Thursday, November 15, 2018

BY ROB SMENTEK

nonverbal communication With so much of our business being conducted on a computer or over the phone, it’s easy to become a bit lax in the fine art of face-to-face interaction. Despite the obvious significance of a responsive web presence, it’s important to remember that the most successful business relationships are formed with live networking.

But what many don’t realize is that effective business communication is much more than a great pitch, sharp suit, and firm handshake. Psychologist Albert Mehrabian, the best-selling author of Silent Messages: Implicit Communication of Emotions and Attitudes, conducted numerous studies on nonverbal communication and suggested that only 7 percent of any message is conveyed through words. That means a staggering 93 percent of all communicated information is expressed silently, and in many ways, this nonverbal interaction says more than any string of words ever could.

1. Facial Expressions
Without a doubt, the most common—and telling—nonverbal means of communication is through facial expressions. Human faces are able to make more than 10,000 different expressions, and each one articulates volumes of information with ease. Smiling, frowning, blinking, and every teenager’s favorite, eye-rolling, are the strongest and most relatable expressions, but even the smallest eyebrow twitch or nostril flare can be read with minimal effort. The most surefire way to establish a connection with a stranger, client, or even long-time acquaintance: Smile! A smile is welcoming, warm, and establishes you as a person who people want to spend time with.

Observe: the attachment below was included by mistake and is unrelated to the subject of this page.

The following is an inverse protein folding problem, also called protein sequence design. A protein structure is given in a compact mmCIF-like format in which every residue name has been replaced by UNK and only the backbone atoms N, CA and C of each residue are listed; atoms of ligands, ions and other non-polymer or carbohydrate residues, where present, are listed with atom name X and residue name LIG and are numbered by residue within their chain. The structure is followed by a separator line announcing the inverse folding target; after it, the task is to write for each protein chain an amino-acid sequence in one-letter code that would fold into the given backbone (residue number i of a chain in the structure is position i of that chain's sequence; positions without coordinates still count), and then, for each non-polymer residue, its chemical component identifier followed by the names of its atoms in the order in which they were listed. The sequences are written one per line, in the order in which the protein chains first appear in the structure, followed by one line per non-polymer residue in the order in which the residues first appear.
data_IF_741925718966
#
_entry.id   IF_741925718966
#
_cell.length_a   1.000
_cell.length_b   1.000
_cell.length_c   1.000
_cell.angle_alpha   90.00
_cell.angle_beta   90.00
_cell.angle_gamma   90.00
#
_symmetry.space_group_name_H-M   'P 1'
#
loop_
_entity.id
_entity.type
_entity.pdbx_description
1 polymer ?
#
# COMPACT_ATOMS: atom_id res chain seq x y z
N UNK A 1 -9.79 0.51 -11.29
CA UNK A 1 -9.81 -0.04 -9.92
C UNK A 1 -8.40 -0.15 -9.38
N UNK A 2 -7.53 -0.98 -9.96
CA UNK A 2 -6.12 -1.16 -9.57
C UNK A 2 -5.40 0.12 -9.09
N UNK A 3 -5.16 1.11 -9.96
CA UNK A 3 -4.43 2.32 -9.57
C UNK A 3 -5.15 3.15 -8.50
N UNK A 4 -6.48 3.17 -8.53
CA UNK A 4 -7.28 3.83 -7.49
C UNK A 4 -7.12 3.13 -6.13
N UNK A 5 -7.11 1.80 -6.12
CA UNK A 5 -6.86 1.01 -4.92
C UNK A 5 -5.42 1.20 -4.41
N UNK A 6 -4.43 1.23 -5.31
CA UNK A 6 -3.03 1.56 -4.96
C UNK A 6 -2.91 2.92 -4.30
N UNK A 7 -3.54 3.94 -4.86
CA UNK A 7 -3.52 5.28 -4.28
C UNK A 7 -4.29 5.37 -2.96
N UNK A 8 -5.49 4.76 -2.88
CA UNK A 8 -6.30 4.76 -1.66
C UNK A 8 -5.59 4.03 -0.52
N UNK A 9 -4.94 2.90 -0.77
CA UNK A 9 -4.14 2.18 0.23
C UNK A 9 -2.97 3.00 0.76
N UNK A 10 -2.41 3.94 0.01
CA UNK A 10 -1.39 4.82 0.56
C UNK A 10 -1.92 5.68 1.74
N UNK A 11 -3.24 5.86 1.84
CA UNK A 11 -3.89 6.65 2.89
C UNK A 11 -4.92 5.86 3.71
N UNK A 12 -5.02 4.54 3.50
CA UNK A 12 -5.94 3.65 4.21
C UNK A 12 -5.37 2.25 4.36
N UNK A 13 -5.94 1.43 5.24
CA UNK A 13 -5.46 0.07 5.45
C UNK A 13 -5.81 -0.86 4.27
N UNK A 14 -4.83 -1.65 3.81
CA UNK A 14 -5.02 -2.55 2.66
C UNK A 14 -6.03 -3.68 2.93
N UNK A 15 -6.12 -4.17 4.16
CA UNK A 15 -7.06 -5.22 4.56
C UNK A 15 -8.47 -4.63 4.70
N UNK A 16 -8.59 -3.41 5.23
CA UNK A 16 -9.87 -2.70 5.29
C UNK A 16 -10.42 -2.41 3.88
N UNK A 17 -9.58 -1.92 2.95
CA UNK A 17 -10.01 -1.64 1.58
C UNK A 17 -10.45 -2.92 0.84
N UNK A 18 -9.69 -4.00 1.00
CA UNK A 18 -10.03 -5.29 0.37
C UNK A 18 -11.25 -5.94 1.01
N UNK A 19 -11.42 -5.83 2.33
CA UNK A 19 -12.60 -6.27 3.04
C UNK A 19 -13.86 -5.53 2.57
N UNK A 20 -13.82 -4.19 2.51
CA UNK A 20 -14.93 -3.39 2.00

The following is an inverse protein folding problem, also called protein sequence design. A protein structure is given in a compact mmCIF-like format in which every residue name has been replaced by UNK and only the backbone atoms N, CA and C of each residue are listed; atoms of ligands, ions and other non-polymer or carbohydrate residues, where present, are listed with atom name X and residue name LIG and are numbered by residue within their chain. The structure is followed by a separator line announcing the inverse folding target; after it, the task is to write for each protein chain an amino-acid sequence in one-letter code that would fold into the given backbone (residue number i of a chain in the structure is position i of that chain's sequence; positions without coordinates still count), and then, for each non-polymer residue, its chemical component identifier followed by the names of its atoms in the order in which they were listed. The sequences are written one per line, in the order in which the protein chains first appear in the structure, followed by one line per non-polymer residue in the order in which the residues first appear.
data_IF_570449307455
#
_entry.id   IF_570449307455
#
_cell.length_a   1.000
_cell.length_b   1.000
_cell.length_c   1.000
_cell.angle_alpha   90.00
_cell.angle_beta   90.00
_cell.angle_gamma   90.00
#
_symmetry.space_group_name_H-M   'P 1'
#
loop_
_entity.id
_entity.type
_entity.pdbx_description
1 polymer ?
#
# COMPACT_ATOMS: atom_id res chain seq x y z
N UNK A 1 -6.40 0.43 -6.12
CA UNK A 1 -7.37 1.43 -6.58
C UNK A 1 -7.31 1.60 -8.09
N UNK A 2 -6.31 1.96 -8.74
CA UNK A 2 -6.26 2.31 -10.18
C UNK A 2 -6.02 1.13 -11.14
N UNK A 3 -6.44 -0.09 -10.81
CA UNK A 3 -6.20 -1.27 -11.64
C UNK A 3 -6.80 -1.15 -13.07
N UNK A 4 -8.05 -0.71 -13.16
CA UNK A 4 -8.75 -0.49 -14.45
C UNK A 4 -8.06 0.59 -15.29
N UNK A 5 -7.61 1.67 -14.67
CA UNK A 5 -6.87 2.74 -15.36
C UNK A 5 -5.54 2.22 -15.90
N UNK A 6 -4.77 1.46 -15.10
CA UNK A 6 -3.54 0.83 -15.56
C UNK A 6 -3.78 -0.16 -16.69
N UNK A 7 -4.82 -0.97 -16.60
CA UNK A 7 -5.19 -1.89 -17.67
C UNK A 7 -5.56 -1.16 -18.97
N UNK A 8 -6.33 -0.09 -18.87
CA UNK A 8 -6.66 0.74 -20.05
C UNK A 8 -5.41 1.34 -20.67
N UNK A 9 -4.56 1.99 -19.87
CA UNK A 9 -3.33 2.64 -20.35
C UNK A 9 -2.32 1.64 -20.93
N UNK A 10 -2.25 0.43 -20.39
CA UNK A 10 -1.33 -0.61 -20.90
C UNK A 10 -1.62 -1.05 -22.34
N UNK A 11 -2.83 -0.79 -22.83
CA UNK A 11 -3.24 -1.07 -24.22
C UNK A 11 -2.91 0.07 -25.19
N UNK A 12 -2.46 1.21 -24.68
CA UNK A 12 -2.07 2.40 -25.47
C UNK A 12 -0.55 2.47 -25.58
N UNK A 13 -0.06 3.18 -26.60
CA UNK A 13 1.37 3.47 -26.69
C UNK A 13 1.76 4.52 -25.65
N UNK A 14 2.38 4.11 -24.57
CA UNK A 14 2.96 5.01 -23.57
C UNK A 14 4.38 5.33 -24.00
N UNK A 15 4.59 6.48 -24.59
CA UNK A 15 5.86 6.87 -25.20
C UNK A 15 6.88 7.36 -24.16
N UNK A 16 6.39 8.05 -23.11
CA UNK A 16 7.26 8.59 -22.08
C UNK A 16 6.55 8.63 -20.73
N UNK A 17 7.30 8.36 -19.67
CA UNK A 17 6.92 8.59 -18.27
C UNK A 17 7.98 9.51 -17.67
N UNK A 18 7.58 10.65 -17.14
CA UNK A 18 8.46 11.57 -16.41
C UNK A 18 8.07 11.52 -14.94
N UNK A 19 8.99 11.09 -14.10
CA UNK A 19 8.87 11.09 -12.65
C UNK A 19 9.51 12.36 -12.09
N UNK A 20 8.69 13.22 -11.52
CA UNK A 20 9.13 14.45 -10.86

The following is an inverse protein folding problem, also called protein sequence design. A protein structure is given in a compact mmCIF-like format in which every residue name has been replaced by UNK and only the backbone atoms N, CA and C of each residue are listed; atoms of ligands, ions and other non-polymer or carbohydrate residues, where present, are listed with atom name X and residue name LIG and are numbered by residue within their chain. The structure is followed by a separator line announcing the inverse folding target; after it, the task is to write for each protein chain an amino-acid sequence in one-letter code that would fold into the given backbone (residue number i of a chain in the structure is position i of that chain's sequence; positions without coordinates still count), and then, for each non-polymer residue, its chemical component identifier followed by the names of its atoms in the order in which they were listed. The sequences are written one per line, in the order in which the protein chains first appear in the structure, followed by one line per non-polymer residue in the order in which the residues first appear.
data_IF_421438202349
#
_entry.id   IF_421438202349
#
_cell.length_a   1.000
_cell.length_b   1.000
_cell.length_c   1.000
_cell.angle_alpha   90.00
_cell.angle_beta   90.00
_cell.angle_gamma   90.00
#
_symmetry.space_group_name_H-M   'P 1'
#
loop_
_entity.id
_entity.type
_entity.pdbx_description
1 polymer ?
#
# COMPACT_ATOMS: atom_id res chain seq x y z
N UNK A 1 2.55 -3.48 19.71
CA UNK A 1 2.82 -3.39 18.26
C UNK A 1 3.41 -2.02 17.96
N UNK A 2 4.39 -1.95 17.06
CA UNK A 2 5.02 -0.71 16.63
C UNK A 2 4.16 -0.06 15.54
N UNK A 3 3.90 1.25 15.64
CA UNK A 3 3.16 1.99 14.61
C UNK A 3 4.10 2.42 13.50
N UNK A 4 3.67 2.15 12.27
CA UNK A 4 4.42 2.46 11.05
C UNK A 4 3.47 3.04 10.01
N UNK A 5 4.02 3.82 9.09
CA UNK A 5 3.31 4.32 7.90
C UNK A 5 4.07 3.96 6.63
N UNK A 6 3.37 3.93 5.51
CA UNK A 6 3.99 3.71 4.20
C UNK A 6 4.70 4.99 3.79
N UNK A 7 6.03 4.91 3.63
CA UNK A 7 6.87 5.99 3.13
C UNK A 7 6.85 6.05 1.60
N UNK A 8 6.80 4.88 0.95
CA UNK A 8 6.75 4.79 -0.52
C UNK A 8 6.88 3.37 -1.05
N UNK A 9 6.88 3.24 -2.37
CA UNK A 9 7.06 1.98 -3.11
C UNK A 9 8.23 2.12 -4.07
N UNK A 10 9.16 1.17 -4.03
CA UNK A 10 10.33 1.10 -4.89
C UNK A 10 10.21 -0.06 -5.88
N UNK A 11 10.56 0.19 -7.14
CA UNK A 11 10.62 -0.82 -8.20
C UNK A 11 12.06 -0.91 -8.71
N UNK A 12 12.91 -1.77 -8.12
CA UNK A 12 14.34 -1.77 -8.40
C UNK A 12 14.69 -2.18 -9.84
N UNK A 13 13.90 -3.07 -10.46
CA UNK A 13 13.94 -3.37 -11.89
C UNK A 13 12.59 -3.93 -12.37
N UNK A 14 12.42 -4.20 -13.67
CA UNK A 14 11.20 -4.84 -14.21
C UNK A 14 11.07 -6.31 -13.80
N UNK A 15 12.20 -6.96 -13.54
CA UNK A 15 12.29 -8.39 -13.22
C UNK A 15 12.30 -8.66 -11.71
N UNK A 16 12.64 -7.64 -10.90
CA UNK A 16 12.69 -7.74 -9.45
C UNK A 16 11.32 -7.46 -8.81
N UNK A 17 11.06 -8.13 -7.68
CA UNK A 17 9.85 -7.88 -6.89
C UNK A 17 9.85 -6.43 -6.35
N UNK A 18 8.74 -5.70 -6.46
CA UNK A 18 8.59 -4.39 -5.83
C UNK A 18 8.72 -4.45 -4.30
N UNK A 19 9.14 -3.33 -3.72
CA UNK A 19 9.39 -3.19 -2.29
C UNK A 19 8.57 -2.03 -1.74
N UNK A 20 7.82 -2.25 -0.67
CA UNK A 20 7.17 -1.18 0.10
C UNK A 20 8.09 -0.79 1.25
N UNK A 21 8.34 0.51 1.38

2. Body Movements
Body movements, or kinesics, include common practices like hand gestures or nodding. Very often, body movements convey enthusiasm or excitement. For instance, we all know someone who “talks with his hands.” However, other aspects of kinesics include actions that we commonly perceive with nervousness or anxiety like involuntary tremors, frequent clearing of the throat, or a shaking leg. During meetings, it’s best to keep your hands on a table or in a gentle clasp. You want to avoid “drumming” on your thigh or repeatedly touching your face, as these are often distracting.

3. Posture
Posture is critical in making a strong impression. How you stand or sit is one of the important elements in how you are perceived by others. Someone who stands with their back straight and head held high exudes confidence, assurance, and strength, while, conversely, someone who is slouched or facing the floor demonstrates uncertainty, indifference, or even weakness. To express friendliness and positivity, maintain an open posture. Stand with your legs hip-distance apart and keep your torso exposed as opposed to covered with your crossed arms. Keep your head raised and relax your facial expression. A closed posture, especially crossed arms across the chest, gives the impression of boredom or hostility.


Human faces are able to make more than 10,000 different expressions, and each one articulates volumes of information with ease."